III. Bringing the sowing plans

a)   bringing sowing plans to the village, collective farm and yard

Bringing plans to the village, the collective farm and the courtyard according to the planned outlines should have been completed in all areas by February 1. However, throughout the region, with the exception of three districts (Aleksandrovsky, Mazanovsky and KhArkharinsky), the deadline was disrupted.

The delays in the deadlines set for bringing the plan to the fore are mainly due to the late dispatch [to] the field by regional organizations of control tasks for sowing and various additional adjustments to the control figures, the change of which ended only in early February. In the Chernihiv region, the Krai plan changed five times, of which the last two times in the period of the twenties of January and the first days of February. In Grodekovsky district, the last changes in the control figures came from the Krai on February 9. At this time, the plan is being brought to the sowers a second time with changes. In the Suifuny district, the last additional task was received on February 10. The plan is brought to the sowers a second time. For the Mikhailovsky district (Primorye), the last changes in the control figures were received on January 25.

In most villages and collective farms, the control figures for the sowing area presented by the RIKs are accepted almost unchanged. But, along with this, in many cases, the size of the planning targets by the general meetings of villages and collective farms are subject to significant changes, both in the direction of decreasing and increasing plans.

b)  counter plans

According to individual facts that we took into account, when the plans were communicated to the sowers in 11 districts (out of 36) from a number of villages and collective farms, counter plans were being put forward that significantly overshadow the control tasks. For example, in the Khankaysky region, most of the collective farms put forward counter plans, of which the Red Army communes: ʺ59th Tsogodaevsky regimentʺ instead of the proposed crop area of 1043 hectares, adopted ‐ 1507 and ʺ6th Red Banner Divisionʺ instead of 1398 [adopted] 1583. Counter plans in Mazanovskiy and Nikolaevskiy districts they overlap regional control tasks by about 15‐20%. In the Aleksandrovsky district, counter plans have been put forward in 30 villages (out of 80). In the Chernihiv region with. Chalcedon instead of 916 hectares took 1300 hectares, [in] with. Petrovichi instead of 315 hectares ‐ 775. In the Zeysky district, the collective farm ʺKomsomolets Severaʺ instead of 173 hectares [took] 250 hectares, the collective farm ʺVolnaʺ instead of 120 hectares [took] 180 hectares. In the Zavitinsky district, four collective farms have adopted plans with an increase of 330 hectares. In the Amuro‐Zeya region, the Astrakhanovsky collective farm has increased the plan by 300 hectares. In the Svobodnensky district, three villages have put forward counter plans. There are two communes in the Spassky District, one of them is Korean.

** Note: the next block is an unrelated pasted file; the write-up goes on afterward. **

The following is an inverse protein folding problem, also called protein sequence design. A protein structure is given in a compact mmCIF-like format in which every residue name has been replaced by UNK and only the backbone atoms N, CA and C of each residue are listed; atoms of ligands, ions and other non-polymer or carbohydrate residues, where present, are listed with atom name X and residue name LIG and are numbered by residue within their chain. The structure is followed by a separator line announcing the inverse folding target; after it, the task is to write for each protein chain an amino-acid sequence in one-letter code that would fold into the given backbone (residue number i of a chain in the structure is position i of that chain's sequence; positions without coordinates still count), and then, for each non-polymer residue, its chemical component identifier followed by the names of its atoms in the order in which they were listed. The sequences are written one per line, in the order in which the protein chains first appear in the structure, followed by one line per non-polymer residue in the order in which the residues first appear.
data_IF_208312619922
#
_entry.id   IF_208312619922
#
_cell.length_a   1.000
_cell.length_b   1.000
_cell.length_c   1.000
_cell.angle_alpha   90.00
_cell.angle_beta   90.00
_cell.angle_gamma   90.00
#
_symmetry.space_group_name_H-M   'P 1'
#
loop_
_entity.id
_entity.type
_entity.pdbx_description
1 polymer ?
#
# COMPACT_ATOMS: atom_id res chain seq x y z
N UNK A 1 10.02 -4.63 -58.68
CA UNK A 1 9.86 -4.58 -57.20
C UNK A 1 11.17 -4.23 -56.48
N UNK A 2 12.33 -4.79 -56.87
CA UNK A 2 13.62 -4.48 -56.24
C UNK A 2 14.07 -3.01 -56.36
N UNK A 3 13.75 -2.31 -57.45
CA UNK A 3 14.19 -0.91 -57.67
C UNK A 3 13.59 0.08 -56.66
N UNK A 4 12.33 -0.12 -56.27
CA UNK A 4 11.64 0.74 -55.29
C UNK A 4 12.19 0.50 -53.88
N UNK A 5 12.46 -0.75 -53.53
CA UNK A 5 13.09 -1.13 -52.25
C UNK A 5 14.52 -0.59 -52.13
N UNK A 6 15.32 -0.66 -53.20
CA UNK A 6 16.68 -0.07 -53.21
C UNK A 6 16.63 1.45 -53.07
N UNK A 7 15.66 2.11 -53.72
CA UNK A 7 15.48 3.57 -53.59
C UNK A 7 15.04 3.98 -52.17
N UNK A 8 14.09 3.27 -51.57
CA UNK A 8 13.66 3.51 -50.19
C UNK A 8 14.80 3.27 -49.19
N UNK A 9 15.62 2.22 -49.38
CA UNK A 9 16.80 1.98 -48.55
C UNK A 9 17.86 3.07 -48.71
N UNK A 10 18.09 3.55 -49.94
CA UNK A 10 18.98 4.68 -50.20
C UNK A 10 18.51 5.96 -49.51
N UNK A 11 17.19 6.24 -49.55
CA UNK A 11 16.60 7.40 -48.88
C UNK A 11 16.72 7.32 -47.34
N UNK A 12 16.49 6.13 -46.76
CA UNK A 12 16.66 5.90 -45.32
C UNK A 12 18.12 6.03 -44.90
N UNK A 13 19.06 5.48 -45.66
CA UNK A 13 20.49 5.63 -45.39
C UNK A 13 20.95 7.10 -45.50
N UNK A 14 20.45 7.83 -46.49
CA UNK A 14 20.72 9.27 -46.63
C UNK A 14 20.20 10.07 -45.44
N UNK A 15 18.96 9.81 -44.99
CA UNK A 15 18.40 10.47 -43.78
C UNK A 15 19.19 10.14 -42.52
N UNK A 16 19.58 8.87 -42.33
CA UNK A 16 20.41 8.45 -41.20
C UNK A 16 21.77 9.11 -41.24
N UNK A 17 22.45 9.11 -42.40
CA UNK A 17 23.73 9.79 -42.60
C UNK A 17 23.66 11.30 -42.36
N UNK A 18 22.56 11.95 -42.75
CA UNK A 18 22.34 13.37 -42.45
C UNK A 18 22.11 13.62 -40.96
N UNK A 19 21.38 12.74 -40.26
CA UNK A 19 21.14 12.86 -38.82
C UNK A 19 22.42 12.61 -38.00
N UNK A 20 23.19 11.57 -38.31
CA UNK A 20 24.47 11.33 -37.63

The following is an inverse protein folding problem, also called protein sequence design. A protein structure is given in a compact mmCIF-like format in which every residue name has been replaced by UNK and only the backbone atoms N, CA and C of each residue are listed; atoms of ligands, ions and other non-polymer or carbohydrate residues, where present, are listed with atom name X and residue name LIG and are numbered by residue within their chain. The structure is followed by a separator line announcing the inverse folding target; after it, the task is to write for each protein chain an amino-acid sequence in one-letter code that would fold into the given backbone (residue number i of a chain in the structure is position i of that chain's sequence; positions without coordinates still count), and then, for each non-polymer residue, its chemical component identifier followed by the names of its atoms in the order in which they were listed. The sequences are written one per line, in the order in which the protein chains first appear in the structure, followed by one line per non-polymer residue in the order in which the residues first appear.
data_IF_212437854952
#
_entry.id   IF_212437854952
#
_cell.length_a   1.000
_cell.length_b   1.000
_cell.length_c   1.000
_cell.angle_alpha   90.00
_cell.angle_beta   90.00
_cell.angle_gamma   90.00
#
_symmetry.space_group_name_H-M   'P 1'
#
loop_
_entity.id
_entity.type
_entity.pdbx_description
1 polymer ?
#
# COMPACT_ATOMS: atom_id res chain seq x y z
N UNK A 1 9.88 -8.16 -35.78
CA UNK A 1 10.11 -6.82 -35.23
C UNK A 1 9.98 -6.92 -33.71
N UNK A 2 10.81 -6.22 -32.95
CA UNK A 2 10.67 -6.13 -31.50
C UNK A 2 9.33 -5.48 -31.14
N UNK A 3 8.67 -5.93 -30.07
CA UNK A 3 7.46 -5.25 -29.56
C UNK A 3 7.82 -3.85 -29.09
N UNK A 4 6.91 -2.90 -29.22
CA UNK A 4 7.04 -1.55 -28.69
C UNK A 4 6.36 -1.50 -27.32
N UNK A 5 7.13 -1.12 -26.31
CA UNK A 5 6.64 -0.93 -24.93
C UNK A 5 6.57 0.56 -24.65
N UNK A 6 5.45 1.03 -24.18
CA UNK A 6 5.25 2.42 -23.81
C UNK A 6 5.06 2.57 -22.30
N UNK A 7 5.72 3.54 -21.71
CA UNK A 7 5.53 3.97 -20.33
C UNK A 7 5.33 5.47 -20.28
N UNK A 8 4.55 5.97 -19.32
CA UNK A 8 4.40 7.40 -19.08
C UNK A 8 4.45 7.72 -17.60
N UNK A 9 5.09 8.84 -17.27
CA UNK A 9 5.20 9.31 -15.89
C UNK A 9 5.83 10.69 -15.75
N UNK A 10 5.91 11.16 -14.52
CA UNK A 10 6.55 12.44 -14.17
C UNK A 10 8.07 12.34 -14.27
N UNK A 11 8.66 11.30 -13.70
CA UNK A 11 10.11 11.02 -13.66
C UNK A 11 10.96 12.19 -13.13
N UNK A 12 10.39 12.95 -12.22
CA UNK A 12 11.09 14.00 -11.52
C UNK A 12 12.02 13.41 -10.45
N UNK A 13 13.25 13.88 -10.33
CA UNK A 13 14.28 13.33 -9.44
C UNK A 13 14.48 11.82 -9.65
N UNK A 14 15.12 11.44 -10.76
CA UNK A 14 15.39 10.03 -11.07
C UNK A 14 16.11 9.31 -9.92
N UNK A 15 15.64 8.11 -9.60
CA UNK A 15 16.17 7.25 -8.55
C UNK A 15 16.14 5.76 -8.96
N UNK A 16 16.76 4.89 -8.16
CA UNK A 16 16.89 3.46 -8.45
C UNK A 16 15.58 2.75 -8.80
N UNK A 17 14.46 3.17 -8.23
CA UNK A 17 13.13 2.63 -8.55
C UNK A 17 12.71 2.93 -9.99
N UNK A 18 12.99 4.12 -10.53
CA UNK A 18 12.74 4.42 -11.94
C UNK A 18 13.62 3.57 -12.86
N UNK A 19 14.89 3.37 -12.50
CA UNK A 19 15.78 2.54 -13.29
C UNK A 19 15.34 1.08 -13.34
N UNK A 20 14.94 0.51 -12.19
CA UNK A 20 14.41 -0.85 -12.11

c)   cutting plans

A decrease in the size of the given control assignments of sowing areas by decisions of rural gatherings and meetings of collective farmers was noted in individual villages and collective farms in 10 districts. In four collective farms in the Suifun region, control targets have been reduced by 712 hectares. In with. Pushkino individual farmers adopted a plan of 130 hectares instead of the planned 314 hectares. In the Khabarovsk region, plans have been cut for the sole sector in three villages; in the commune named after ʺStalinʺ a meeting of collective farmers adopted ‐710 hectares instead of the proposed plan of 1102 hectares. In with. Limonnaya of the Aleksandrovsky district is planned according to the plan of 700 hectares, taken by the village gathering ‐350 hectares. The Novo‐Aleksandrovsky collective farm of the Tambov region has cut the plan by 350 hectares. The Prokhorovka agricultural artel of the Spassky district, instead of the 180 hectares proposed according to the plan, took over 90 hectares. In with. Solovyovka, Kalininsky District, the plan for the sole sector has been cut by 50%. General meeting with. Vvedenovka completely refused to accept the plan. In the villages of Snegurovka, Ivanovsky District (Primorye) and Roskosh, Leninsky District, individual farmers at a general meeting passed resolutions on a categorical rejection of the plans. In some villages and collective farms of the Kh. Arkharinsky and Birobidzhan districts, the plans presented were cut off. The reasons for the decrease in control tasks and refusal to accept the sowing plans in the basis are: a) incorrect allocation of plans by regional organizations between villages and collective farms, as a result of which some zemstooms and collectives are imposed with unrealistic tasks; b) the intensified agitation of the kulaks and the anti‐Soviet element, which, against the background of completely insufficient mass agitational work, finds fertile ground among not only individual farmers, mainly middle peasants, but also individual strata of collective farmers.

d)  unrealistic tasks